The research on Unmanned Aerial Vehicles (UAV) has intensified considerably thanks to the recent growth in the fields of advanced automatic control, artificial intelligence, and miniaturization. In this paper, a Grey Wolf Optimization (GWO) algorithm is proposed and successfully applied to tune all effective parameters of Fast Terminal Sliding Mode (FTSM) controllers for a quadrotor UAV. A full control scheme is first established to deal with the coupled and underactuated dynamics of the drone. Controllers for altitude, attitude, and position dynamics become separately designed and tuned. To work around the repetitive and time-consuming trial-error-based procedures, all FTSM controllers’ parameters for only altitude and attitude dynamics are systematically tuned thanks to the proposed GWO metaheuristic. Such a hard and complex tuning task is formulated as a nonlinear optimization problem under operational constraints. The performance and robustness of the GWO-based control strategy are compared to those based on homologous metaheuristics and standard terminal sliding mode approaches. Numerical simulations are carried out to show the effectiveness and superiority of the proposed GWO-tuned FTSM controllers for the altitude and attitude dynamics’ stabilization and tracking. Nonparametric statistical analyses revealed that the GWO algorithm is more competitive with high performance in terms of fastness, non-premature convergence, and research exploration/ exploitation capabilities.

The quadrotor is one of the most popular architectures of UAV which is widely used in large areas of engineering and civilian applications [

Recently, advanced nonlinear control strategies have been especially proposed for quadrotors UAV. The Terminal Sliding Mode Control (TSMC) and Fast Terminal Sliding Mode Control (FTSMC) approaches are the most powerful and robust used ones [

All the above described TSM and FTSM control methods have shown high performance and robustness improvements in the quadrotors’ stabilization and tracking framework. Unfortunately, they claim the selection and tuning of a large-scale of effective control parameters, i.e., the coefficients of manifolds and sign functions of switching control laws, which make the difficult, non-systematic, and time-consuming procedure of the controllers’ design. Indeed, these effective control parameters are often selected by repetitive trials-errors based methods. To overcome this drawback, various attempts have been proposed in the literature. In [

Tuning the effective parameters of the TSM control approach through optimization methods seems a promising solution for complex and large-scale systems. The metaheuristics theory gives a variety of global optimization algorithms and can be used to solve such a design and tuning problem [

The remainder of this paper is organized as follows. In Section 2, the problem of FTSM parameters’ tuning is stated and then formulated as a constrained optimization problem. A nonlinear dynamical model of the studied quadrotor is established and a full control scheme (attitude, altitude, and position) is given to deal with the coupled and underactuated drone’s dynamics. In Section 3, the proposed GWO algorithm is described and a pseudo-code for its implementation is given. Section 4 presents all simulations and demonstrative results for the proposed GWO-based sliding mode control strategy. Nonparametric statistical analysis based on Friedman and post-hoc tests is investigated to show the superiority and effectiveness of the proposed free-parameters GWO metaheuristic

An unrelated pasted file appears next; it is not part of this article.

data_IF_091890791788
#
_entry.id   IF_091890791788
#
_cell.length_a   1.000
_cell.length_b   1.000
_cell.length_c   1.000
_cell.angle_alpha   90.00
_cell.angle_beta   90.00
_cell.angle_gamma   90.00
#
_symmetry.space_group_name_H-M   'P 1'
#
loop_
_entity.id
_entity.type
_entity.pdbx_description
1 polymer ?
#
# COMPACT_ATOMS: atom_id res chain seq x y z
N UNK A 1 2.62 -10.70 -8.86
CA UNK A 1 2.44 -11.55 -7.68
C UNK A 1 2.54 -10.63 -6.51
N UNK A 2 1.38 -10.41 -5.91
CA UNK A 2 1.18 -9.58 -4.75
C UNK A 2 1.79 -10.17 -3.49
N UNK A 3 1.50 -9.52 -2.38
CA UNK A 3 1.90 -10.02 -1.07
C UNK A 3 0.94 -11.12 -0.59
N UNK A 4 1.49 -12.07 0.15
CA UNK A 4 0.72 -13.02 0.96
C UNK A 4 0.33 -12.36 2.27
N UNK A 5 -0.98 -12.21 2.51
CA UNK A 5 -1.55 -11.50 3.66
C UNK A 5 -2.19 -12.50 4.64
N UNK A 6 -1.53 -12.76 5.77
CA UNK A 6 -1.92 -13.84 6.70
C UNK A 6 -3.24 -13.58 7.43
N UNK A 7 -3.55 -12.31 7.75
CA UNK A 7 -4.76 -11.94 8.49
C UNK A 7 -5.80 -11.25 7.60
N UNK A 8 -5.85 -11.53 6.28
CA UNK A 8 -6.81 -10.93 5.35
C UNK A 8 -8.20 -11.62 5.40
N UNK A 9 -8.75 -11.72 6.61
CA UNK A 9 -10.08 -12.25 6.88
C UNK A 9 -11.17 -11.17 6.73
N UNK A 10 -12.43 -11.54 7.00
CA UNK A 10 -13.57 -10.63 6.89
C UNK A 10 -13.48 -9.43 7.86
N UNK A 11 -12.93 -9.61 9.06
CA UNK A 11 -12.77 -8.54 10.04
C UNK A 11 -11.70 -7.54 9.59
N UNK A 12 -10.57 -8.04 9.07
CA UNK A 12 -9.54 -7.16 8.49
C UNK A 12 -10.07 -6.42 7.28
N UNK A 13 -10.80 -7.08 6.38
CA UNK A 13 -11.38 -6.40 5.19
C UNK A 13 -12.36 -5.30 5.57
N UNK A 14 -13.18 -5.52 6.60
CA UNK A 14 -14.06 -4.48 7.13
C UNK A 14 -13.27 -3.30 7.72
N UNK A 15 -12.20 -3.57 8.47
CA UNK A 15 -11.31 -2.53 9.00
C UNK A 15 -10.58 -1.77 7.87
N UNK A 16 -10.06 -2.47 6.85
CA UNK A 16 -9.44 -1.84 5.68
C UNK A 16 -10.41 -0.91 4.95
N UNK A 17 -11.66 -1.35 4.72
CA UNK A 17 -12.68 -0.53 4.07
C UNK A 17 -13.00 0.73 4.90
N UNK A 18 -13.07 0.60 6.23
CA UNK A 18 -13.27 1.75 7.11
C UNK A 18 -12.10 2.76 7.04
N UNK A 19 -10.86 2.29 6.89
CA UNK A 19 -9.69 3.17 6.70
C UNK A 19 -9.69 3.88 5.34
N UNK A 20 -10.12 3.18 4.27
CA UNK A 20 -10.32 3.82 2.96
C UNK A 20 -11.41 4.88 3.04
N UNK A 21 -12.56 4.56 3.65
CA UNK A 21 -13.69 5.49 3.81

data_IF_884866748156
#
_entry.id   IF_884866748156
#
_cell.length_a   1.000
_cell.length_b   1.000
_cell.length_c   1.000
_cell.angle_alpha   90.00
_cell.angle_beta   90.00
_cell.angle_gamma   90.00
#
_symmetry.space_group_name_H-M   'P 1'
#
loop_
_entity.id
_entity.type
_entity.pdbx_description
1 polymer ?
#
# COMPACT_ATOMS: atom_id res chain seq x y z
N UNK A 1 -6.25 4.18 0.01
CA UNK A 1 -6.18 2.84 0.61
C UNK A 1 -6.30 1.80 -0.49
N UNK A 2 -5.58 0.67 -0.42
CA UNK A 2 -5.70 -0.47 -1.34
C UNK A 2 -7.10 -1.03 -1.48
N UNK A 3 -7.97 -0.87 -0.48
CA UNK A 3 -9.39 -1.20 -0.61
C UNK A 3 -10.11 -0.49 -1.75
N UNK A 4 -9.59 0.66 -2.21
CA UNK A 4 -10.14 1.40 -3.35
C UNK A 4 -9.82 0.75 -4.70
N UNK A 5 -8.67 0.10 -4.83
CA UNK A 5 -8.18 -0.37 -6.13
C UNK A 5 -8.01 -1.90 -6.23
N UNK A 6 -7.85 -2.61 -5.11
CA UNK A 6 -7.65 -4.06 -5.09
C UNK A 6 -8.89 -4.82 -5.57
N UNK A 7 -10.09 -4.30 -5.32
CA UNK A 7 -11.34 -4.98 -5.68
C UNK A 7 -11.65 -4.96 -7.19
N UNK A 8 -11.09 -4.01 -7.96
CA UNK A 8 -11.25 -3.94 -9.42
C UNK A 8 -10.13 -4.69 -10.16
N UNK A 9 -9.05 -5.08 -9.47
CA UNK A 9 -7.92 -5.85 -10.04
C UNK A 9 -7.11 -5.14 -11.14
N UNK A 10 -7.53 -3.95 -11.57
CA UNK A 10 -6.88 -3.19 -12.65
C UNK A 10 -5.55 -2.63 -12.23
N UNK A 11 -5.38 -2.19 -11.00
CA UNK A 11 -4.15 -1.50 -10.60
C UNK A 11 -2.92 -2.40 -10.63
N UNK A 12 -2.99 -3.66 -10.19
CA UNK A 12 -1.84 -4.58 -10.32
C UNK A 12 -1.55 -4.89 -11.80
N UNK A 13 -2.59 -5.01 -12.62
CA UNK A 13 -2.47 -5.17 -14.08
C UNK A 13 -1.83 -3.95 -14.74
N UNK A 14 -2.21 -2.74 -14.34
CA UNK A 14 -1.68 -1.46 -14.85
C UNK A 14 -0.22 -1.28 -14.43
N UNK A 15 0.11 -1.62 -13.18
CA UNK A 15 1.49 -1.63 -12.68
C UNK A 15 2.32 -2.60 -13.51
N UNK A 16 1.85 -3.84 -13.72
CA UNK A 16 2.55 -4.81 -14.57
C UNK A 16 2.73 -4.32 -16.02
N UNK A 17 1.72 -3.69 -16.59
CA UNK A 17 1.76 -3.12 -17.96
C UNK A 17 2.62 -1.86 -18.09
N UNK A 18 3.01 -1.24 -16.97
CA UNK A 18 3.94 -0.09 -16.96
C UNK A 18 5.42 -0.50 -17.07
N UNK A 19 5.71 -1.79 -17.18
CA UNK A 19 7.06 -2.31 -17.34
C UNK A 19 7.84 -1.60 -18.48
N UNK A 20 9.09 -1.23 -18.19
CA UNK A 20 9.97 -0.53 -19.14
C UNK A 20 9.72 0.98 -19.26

A quadrotor is an unmanned aerial vehicle that has four motors and detailed with their body-frame

Let a vector

By using the Newton–Euler formalism [

where _{r}_{x}_{y}_{z}_{1}, _{2}, _{3}, and _{4} are the control inputs of the drone given as:

where

Based on the established nonlinear model

Two cascade control loops are investigated to independently drive all flight dynamics of the drone, i.e., an inner control loop to ensure the attitude and heading’s stabilization and/or tracking, and outer loops for the positions

Solving

In _{x}_{y}

In the FTSM control framework, let consider the following model of a given uncertain second-order nonlinear system [

where

Since the task of FTSM control is to design a control law

where

Such a choice of the sliding manifold leads to the following control law of the uncertain system

where

While considering the altitude and attitude dynamics’ models of

where

As depicted in

where

Cost functions of the problem

where

The social hierarchy of the grey wolves is defined by four types of agents such as alpha (

where

where

Finally, the steps of the basic GWO pseudo-code are summarized as follows [

In this section, the proposed GWO is applied to solve the formulated tuning problem

All reported algorithms are independently run 20 times on a PC with i7 Core 2 Duo-2.67 GHz CPU and 6.00 GB RAM. The termination criterion is set as a maximum number of iteration reached _{Gen}_{pop}

Optimizers | Parameters | |
---|---|---|

ABC [ |
Limit of abandonments 32 | |

CSA [ |
Awareness probability 0.2, flight length 1. | |

HSA [ |
Pitch rate 0.1, fret width damping ratio 0.995. | |

WCA [ |
Number of rivers 4, maximum distance 1e −16. | |

SFLA [ |
Memeplex size 10, number of off-springs 3, step size 2. | |

PSO-In [ |
Max and min inertia factors (0.9; 0.4), social and cognitive coefficients (0.5; 0.3) | |

FA [ |
Light absorption and attraction 1, mutation coefficient 0.2, dumping ratio 0.98. |

WCA | HSA | SFLA | CSA | GWO | PSO-In | FA | ABC | ||
---|---|---|---|---|---|---|---|---|---|

Best | 2.521 | 2.398 | 2.383 | 12.919 | 2.3406 | 2.5472 | 2.487 | 2.245 | |

Mean | 2.587 | 2.635 | 2.630 | 23.651 | 2.4135 | 2.6726 | 2.520 | 2.392 | |

Worst | 4.974 | 12.700 | 7.907 | 129.35 | 3.3795 | 5.65 | 2.832 | 4.532 | |

STD | 0.279 | 1.069 | 0.954 | 33.413 | 0.1473 | 0.481 | 0.063 | 0.402 | |

ET (s) | 625.32 | 745.29 | 312.38 | 387.37 | 157.35 | 428.37 | 453.26 | 394.54 | |

Best | 2.045 | 1.838 | 1.922 | 5.3609 | 1.7545 | 2.6187 | 2.177 | 1.752 | |

Mean | 2.069 | 2.067 | 2.482 | 35.34 | 1.9772 | 3.3831 | 2.291 | 2.330 | |

Worst | 2.501 | 3.673 | 8.170 | 173.13 | 14.442 | 19.591 | 6.131 | 14.380 | |

STD | 0.077 | 0.450 | 1.364 | 54.709 | 1.2732 | 2.5627 | 0.431 | 1.420 | |

ET (s) | 829.19 | 766.26 | 315.27 | 482.26 | 199.36 | 613.26 | 511.45 | 514.32 | |

Best | 4.221 | 4.147 | 4.227 | 4.7521 | 4.0882 | 4.2623 | 4.158 | 4.179 | |

Mean | 4.240 | 4.232 | 4.686 | 36.178 | 4.1861 | 4.8124 | 4.170 | 4.469 | |

Worst | 4.598 | 4.345 | 15.71 | 3147.3 | 5.6978 | 16.243 | 4.410 | 13.040 | |

STD | 0.055 | 0.062 | 1.993 | 314.25 | 0.2231 | 2.2454 | 0.033 | 1.239 | |

ET (s) | 543.64 | 528.36 | 392.26 | 298.48 | 150.35 | 407.36 | 349.36 | 455.34 | |